In what seems to me a common implementation of quicksort, the program is composed of a partitioning subroutine and two recursive calls to quicksort those (two) partitions.
So the flow of control, in the quickest and pseudo-est of pseudocode, goes something like this:
quicksort[list, some parameters] . . . q=partition[some other parameters] quicksort[1,q] quicksort[q+1,length[list]] . . . End
The q is the "pivot" after a partitioning. That second quicksort call--the one that'll quicksort the second part of the list, also uses q. This is what I don't understand. If the "flow of control" is going through the first quicksort first, q is going to be updated. How is the same q going to work in the second quicksort, when it comes time to do the second parts of all those partitions?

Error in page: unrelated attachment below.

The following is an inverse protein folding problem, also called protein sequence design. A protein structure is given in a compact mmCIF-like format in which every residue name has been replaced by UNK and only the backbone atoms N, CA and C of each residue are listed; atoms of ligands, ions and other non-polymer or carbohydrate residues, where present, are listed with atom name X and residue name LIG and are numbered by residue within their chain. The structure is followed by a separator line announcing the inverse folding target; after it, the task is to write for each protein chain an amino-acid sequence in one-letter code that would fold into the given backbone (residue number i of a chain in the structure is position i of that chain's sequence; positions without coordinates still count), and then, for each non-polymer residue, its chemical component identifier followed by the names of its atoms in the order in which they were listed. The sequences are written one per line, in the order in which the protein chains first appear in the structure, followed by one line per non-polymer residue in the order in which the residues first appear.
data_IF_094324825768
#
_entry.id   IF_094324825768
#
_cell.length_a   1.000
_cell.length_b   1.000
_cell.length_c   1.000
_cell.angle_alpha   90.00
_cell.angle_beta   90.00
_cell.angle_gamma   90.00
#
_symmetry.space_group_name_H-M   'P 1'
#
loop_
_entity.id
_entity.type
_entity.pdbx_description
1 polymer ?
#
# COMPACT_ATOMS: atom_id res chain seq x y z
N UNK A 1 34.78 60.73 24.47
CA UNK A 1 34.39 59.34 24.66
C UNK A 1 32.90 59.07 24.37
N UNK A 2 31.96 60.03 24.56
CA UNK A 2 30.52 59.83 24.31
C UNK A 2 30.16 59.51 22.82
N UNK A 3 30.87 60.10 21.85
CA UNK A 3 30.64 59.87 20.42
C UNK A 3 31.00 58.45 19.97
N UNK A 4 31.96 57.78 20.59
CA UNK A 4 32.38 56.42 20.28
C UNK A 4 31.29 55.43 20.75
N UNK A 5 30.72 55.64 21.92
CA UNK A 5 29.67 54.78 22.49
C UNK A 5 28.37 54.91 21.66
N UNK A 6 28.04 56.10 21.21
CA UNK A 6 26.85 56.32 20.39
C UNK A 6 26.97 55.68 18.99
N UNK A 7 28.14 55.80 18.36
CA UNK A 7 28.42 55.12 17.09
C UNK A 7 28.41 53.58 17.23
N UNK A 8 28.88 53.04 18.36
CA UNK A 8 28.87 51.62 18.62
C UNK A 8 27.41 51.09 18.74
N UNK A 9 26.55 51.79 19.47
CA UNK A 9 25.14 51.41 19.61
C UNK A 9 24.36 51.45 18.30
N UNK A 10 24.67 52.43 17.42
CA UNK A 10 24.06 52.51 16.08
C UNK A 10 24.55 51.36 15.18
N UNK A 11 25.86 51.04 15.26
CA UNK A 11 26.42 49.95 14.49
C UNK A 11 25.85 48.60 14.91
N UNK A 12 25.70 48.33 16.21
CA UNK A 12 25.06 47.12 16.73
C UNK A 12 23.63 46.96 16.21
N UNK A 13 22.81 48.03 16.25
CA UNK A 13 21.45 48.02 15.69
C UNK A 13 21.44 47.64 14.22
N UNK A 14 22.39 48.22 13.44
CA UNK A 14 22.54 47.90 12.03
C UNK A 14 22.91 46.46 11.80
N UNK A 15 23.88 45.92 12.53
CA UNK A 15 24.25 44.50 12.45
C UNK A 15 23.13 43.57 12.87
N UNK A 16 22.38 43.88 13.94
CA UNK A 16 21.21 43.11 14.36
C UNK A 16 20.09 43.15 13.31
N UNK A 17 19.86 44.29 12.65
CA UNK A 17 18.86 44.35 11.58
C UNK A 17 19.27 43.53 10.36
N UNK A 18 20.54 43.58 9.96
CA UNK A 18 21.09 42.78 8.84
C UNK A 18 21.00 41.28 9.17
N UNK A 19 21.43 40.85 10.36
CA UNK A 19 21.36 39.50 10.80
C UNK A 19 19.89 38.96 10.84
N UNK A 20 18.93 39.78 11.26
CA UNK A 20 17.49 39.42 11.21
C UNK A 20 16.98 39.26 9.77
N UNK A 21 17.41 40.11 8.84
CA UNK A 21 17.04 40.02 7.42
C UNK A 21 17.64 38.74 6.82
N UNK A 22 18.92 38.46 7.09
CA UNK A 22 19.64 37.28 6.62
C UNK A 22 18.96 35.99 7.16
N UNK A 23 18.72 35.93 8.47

I think my misunderstanding comes from the limitations of pseudocode. There are details that have been likely left out by expressing this implementation of the quicksort algorithm in pseudocode.
Edit 1 This seems related to my problem:
For[i = 1, i < 5, i = i + 1, Print[i]]
The first time through, we would get i=1, true, i=2, 1. Even though i was updated to 2, i is still 1 in body (i.e., Print[i]=1). This "flow of control" is what I don't understand. Where is the i=1 being stored when it increments to 2 and before it gets to body?
As an example of what I'm trying to get at, I'm pasting this here. It's from here.
Partition(A,p,r) x=A[r] i=p+1 j=r+1 while TRUE repeat j=j-1 until A[j]<=x repeat i=i+1 until A[i]>=x if i<j then exchange A[i] with A[j] else return j Quicksort(A,1,length[A]) Quicksort(A,p,r) if p<r then q=Partition(A,p,r) Quicksort(A,p,q) Quicksort(A,q+1,r)
Where or when in these algorithms is q being put onto a stack?